In the clinical practice of a dentist, it often happens that you must re-operate on restorations performed in the past and often the most common causes can be traced back to secondary caries, marginal defects, discoloration, wear and loss of anatomical structure.
The main dilemma that arises is whether to repair only the damaged part or conduct a complete restoration.
So, which is the best solution?
Materials and methods
In a study published in JADA in September 2021, the authors asked 785 American dentists this question, trying to figure out which of the two options they were more inclined to do.
Of the 387 respondents, 83.7% said they repair faulty restorations and 16% said they always replace them.
The reasons that led the dentists interviewed to give up repairing the restoration were:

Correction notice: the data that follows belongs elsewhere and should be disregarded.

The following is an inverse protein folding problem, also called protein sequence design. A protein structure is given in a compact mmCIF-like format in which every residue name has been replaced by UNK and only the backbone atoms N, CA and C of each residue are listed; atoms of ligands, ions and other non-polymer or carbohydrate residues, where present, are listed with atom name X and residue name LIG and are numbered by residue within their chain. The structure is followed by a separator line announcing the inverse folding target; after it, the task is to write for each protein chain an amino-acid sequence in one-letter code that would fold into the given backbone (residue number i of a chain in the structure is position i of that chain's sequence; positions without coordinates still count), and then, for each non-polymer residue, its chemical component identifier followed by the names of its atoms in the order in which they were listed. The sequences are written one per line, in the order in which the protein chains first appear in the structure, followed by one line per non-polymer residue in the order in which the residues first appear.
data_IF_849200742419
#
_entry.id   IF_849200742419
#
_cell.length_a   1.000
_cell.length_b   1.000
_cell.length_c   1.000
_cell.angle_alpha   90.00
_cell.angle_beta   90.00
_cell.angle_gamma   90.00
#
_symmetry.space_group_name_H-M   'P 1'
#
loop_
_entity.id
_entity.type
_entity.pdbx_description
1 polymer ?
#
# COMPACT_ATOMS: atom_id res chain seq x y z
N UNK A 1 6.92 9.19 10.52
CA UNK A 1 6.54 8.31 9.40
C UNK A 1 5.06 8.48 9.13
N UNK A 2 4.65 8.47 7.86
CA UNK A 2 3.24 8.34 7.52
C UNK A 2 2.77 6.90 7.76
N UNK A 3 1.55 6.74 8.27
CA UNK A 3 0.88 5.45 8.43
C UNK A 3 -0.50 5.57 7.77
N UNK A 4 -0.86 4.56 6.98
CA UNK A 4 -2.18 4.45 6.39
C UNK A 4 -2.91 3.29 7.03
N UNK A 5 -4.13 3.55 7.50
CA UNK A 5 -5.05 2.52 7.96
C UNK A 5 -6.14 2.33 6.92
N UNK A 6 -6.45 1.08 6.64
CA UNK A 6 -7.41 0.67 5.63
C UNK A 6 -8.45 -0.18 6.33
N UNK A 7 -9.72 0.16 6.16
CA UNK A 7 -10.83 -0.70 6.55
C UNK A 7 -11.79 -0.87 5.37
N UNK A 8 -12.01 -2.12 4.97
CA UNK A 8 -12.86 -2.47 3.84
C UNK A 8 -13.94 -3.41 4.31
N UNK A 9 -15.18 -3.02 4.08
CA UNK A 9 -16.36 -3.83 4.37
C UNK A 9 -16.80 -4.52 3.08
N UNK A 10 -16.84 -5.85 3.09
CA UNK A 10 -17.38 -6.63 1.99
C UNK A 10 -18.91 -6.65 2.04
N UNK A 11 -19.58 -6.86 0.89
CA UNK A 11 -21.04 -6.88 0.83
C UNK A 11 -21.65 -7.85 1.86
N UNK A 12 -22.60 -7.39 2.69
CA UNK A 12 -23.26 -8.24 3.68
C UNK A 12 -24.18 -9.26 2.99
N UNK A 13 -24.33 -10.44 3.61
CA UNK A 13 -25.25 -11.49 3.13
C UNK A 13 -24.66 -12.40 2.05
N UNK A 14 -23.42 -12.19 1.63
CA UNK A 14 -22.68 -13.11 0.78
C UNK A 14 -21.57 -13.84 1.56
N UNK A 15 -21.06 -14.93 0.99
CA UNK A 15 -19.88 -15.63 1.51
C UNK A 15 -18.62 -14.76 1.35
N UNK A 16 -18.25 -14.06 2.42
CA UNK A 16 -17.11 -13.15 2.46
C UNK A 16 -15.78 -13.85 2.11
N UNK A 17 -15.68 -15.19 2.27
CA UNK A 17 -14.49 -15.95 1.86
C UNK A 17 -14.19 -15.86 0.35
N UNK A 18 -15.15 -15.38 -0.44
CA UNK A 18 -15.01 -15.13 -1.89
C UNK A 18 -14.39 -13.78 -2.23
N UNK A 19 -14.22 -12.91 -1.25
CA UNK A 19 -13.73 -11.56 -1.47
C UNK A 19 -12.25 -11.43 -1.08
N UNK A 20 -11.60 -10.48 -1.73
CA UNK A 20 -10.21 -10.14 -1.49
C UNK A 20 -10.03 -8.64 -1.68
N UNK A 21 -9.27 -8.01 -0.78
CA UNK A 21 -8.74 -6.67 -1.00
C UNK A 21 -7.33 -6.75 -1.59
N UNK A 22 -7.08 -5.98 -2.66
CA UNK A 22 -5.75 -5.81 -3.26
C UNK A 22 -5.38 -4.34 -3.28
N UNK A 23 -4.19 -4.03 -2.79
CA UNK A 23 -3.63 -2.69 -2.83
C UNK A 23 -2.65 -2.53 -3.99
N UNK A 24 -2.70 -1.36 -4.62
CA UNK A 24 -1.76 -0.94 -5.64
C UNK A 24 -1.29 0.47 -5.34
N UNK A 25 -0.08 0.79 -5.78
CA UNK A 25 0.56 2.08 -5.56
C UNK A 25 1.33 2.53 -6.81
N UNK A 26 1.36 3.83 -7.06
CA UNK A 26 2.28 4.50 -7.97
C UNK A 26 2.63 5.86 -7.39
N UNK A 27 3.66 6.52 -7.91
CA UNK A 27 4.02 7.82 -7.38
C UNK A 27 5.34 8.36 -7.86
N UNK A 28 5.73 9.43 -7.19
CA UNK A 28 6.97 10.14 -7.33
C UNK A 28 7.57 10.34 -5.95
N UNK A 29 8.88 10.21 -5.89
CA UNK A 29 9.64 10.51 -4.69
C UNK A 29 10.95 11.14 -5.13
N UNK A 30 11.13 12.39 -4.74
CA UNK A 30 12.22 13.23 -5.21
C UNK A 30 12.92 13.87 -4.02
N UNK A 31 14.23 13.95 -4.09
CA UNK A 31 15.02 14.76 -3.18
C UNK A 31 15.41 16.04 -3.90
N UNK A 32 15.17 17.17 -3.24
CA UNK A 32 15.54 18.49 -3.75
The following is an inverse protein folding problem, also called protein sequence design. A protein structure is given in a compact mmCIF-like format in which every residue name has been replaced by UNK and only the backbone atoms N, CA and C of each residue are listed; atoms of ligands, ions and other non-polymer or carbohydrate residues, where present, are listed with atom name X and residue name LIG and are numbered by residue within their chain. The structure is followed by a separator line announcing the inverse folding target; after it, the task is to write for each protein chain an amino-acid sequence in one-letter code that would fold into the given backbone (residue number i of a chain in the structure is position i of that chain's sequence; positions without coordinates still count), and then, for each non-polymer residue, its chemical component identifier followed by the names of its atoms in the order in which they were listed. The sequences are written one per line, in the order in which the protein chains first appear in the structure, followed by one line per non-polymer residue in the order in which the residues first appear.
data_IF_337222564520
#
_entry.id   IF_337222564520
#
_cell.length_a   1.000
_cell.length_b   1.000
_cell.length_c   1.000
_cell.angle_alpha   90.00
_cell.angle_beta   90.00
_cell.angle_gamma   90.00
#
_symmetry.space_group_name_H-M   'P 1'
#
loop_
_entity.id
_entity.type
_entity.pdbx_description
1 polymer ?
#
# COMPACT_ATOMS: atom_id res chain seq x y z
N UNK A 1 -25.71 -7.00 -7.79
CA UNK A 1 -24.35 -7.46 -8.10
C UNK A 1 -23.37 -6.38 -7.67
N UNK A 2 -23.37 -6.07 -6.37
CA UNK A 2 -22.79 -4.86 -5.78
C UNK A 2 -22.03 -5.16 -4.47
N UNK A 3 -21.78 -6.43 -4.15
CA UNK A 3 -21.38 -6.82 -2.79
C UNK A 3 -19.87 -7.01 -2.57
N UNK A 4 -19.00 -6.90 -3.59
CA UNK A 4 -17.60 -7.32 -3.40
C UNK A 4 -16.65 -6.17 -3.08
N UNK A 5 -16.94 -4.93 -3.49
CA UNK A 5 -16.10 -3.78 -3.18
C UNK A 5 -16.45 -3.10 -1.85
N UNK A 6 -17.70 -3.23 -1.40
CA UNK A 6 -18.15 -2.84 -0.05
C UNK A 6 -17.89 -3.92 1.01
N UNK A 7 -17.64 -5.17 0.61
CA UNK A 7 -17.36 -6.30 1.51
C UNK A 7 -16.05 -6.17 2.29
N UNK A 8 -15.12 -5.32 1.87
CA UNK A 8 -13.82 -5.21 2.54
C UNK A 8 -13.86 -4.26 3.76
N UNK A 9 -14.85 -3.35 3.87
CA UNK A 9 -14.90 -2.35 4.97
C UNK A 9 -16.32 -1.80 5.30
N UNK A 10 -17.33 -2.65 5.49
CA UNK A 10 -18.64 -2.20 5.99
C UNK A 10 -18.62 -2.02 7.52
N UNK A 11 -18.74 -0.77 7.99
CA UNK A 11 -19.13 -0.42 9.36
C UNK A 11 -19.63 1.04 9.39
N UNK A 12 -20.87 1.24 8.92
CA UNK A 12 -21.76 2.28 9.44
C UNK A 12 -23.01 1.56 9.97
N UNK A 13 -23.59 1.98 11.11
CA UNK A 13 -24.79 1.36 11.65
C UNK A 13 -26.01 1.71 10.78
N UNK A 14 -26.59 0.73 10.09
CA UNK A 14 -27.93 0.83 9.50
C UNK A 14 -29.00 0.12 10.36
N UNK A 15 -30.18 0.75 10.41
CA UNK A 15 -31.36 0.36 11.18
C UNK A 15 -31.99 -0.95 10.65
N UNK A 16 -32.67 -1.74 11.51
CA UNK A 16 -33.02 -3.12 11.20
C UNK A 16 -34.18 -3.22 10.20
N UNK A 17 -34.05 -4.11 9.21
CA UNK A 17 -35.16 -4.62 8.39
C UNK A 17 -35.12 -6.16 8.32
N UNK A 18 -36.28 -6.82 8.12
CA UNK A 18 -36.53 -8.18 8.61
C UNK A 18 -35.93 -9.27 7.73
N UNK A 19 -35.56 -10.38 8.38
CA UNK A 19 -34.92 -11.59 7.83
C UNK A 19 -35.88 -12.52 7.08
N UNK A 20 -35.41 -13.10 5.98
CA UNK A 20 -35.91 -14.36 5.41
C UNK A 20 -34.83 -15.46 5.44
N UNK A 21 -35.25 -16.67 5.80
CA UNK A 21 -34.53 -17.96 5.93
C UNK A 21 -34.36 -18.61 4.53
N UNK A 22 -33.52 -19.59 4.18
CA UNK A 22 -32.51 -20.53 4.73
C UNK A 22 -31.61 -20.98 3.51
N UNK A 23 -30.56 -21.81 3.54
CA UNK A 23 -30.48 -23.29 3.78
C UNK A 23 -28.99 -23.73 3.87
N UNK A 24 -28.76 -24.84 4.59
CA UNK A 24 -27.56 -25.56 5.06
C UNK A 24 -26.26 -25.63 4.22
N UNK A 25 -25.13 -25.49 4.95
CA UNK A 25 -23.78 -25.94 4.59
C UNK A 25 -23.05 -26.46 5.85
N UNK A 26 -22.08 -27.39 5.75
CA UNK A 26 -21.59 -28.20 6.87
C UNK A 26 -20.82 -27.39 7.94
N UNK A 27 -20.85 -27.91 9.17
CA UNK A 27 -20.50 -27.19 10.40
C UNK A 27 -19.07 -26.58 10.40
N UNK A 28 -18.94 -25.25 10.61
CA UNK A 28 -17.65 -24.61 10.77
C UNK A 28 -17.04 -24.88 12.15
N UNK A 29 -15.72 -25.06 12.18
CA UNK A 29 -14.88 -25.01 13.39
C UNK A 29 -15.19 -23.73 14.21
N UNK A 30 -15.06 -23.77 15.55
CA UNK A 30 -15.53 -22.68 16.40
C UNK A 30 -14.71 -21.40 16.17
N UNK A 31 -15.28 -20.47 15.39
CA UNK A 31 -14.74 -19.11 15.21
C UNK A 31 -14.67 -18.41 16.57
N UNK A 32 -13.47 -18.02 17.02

The most cited patient and tooth condition-related reasons for choosing to repair restorations were the patient's limited finances (67%) and non-carious marginal defects (86%), respectively. Neither gender nor age group was significantly associated with the choice to repair the restoration.
The frequency of choosing to repair the fillings rather than completely redo them was found to be higher in practice owners than in employees or collaborators. The most significant primary reason for giving up on repairing the restoration was the negative experience or lack of success in the past.
Restoration repair is considered a valid treatment option for the management of defective restorations. Negative personal experience or lack of success from past cases influence dentists on the decision to repair or replace a defective restoration.
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